“We don’t have lynchings here”: Vigilantism, Race, and Contested Justice in Niagara, Ontario, 1920


  • Richard Manning


At the preliminary hearing in a child murder case in Niagara, Ontario in 1920, a mob set fire to the venue and nearly hanged the defendant. His appeal to the crowd to “be Britishers” with “Canadian” rather than “American values” supposedly spared his life. However, reading the riot based on local historical conditions, and repeated, racialized criticisms of the justice system, provides a more illuminative interpretation of the defendant’s capture and release by the mob. This interpretation—which explores systems of justice, vigilantism, and race—is developed from new scholarship on vigilantism and lynching that views them transnationally, as expressions of community dissatisfaction with modern justice systems. In this context, racialized perceptions of crime and anxieties about “dangerous foreigners” can be aggravating factors.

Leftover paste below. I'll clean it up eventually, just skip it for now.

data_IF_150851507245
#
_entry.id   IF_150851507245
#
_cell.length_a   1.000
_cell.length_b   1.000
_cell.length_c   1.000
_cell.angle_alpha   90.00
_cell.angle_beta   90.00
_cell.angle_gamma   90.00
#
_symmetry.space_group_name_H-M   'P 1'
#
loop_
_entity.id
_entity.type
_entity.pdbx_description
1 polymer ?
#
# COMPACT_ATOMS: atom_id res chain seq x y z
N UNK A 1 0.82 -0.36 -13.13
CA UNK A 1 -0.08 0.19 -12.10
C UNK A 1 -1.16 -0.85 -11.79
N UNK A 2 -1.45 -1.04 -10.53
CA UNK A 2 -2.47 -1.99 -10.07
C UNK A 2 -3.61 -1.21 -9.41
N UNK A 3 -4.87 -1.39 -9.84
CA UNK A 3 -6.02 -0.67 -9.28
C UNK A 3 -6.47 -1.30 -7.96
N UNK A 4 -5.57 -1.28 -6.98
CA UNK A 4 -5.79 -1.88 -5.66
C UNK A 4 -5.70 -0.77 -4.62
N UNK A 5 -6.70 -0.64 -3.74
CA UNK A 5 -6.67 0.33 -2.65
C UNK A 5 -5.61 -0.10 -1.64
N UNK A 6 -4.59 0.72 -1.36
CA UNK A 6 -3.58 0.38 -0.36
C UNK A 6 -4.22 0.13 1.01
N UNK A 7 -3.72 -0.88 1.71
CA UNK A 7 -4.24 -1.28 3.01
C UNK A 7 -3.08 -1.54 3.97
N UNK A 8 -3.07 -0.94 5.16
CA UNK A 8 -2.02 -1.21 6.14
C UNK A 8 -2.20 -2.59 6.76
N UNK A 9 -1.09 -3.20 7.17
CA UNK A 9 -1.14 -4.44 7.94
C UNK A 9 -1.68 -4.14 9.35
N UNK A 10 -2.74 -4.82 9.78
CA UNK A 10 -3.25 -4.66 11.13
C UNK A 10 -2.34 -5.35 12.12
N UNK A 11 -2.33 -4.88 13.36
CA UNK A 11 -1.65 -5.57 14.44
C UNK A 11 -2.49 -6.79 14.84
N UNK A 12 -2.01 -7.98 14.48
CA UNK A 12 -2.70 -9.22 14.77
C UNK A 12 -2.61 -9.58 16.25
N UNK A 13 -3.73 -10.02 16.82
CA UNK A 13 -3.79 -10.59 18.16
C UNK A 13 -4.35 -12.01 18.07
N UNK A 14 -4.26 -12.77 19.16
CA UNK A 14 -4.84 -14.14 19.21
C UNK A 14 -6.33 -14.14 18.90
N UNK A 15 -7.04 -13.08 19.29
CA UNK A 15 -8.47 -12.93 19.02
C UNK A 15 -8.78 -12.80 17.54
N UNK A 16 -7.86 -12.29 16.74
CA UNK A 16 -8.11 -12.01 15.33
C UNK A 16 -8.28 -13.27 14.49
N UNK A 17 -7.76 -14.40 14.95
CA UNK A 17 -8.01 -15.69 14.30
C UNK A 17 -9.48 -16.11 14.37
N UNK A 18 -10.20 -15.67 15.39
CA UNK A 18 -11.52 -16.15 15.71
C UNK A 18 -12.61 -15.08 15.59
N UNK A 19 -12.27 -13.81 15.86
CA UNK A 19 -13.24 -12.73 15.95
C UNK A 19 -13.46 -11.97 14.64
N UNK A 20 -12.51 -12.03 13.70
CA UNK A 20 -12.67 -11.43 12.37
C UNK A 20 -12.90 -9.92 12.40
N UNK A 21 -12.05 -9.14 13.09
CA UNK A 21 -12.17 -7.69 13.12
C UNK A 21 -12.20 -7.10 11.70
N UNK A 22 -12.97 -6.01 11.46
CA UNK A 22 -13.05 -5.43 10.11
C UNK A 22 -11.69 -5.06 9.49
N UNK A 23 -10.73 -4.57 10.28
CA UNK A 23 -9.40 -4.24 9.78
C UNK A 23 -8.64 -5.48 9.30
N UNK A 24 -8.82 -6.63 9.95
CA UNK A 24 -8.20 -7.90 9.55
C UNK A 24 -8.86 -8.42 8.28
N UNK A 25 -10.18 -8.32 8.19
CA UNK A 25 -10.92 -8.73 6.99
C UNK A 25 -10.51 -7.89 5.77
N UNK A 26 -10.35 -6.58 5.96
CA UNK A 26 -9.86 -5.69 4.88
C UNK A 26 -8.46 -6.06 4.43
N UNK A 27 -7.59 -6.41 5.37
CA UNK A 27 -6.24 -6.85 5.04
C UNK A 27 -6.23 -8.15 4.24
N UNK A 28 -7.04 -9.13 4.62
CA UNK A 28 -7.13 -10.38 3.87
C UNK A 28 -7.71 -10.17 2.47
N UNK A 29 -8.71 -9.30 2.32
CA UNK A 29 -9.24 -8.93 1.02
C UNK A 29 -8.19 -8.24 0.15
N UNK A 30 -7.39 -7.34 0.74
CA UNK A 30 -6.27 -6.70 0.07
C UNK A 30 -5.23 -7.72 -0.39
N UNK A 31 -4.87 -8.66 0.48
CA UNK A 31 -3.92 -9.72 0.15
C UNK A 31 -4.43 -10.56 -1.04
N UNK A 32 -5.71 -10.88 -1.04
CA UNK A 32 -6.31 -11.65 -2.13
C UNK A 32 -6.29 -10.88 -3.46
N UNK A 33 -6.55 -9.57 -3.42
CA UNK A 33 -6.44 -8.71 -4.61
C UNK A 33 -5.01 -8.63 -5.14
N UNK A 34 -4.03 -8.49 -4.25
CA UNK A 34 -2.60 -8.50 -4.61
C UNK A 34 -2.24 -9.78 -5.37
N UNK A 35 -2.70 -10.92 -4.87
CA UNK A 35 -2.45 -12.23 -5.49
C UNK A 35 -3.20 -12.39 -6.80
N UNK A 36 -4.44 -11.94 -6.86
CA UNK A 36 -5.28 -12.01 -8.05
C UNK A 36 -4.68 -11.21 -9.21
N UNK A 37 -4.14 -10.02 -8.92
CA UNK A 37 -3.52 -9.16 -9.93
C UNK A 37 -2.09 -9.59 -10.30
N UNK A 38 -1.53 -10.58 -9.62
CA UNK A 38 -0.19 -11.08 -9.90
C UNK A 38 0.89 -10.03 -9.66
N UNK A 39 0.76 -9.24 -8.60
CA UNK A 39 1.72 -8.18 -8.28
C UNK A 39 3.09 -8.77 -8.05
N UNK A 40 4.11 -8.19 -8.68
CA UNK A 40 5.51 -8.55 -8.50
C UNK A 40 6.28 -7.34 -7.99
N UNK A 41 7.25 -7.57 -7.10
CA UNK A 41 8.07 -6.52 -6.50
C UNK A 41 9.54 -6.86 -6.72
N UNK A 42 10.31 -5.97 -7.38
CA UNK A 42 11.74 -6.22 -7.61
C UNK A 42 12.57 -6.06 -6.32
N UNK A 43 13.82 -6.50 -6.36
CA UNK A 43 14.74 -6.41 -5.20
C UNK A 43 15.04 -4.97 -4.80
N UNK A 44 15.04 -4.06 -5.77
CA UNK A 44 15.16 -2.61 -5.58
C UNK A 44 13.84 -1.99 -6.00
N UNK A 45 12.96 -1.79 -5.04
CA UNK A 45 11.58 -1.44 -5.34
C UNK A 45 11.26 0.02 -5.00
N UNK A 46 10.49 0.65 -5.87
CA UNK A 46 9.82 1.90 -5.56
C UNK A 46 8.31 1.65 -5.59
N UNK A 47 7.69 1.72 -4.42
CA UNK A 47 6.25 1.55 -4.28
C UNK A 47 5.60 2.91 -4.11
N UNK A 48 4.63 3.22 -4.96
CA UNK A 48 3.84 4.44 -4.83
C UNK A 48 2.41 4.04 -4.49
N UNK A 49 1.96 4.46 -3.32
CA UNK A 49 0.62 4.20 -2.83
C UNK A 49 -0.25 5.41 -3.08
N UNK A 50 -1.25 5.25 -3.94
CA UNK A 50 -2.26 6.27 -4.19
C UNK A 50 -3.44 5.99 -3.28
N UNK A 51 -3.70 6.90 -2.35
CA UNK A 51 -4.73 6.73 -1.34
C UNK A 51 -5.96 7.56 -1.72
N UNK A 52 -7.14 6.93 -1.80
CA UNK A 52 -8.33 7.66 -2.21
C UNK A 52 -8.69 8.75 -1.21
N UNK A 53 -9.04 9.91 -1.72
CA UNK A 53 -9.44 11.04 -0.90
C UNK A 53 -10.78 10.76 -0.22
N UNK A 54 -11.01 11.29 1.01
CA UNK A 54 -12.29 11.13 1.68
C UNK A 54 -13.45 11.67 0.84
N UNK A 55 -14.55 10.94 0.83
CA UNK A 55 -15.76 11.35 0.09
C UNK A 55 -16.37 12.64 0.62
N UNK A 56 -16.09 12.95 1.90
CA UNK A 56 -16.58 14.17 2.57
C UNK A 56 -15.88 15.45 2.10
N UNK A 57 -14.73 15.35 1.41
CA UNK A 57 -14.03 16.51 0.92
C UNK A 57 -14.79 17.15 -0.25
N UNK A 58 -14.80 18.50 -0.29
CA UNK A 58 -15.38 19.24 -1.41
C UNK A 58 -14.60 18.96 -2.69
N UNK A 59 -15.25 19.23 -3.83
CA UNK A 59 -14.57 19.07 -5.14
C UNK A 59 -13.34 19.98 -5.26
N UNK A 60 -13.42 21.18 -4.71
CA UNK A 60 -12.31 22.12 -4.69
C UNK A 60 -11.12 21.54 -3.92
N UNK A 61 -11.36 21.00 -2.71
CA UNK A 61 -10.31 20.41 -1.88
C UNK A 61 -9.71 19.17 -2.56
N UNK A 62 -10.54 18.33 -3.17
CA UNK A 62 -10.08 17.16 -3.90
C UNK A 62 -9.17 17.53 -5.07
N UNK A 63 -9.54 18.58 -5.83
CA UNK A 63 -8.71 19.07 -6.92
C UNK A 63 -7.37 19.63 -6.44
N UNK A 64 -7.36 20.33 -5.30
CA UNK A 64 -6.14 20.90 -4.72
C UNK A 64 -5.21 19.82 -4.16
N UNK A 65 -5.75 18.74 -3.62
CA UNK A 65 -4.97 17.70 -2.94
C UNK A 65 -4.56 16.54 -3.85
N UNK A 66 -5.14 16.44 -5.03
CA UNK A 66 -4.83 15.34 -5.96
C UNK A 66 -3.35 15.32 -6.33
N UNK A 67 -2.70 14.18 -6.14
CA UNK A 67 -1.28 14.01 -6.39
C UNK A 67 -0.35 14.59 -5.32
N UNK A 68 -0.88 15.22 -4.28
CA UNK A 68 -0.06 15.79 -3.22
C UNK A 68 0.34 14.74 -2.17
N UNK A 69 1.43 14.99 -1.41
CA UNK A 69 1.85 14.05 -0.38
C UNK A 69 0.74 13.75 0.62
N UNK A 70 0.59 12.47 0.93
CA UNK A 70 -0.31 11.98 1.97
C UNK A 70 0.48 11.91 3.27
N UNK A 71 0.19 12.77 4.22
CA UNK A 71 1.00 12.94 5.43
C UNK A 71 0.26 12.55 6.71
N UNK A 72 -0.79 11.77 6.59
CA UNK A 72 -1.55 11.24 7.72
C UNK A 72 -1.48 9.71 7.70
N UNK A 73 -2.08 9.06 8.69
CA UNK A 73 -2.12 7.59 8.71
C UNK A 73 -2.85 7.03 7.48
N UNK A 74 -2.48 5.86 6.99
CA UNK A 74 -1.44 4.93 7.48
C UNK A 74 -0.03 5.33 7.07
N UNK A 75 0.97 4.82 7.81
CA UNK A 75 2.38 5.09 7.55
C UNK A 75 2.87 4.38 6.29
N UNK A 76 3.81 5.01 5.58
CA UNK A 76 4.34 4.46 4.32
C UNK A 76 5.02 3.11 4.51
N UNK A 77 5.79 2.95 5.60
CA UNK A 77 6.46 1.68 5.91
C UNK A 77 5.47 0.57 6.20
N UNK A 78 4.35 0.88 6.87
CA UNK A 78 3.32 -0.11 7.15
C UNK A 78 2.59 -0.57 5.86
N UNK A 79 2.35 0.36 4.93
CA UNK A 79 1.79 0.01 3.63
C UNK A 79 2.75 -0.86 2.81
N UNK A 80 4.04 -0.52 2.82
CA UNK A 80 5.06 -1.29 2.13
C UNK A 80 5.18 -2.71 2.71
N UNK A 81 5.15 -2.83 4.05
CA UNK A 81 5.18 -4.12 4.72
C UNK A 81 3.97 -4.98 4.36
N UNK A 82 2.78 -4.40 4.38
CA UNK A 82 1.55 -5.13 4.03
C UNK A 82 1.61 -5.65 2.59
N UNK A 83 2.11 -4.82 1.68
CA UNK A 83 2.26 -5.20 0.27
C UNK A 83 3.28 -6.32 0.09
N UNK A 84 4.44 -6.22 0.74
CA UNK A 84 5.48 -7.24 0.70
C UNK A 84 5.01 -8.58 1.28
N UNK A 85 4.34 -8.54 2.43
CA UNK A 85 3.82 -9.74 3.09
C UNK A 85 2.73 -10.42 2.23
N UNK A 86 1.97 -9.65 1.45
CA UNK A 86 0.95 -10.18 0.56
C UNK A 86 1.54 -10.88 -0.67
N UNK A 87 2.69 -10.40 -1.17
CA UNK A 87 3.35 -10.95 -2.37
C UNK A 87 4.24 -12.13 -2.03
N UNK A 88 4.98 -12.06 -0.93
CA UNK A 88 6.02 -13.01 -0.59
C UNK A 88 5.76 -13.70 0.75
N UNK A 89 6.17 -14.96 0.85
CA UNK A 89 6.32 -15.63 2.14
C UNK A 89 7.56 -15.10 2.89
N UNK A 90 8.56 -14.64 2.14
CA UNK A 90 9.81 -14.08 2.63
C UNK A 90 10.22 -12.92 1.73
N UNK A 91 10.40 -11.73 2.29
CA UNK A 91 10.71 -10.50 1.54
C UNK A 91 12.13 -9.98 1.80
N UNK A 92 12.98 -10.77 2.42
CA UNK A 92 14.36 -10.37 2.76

Author Biography

Richard Manning

Richard Manning is an independent scholar in Waterloo, Ontario.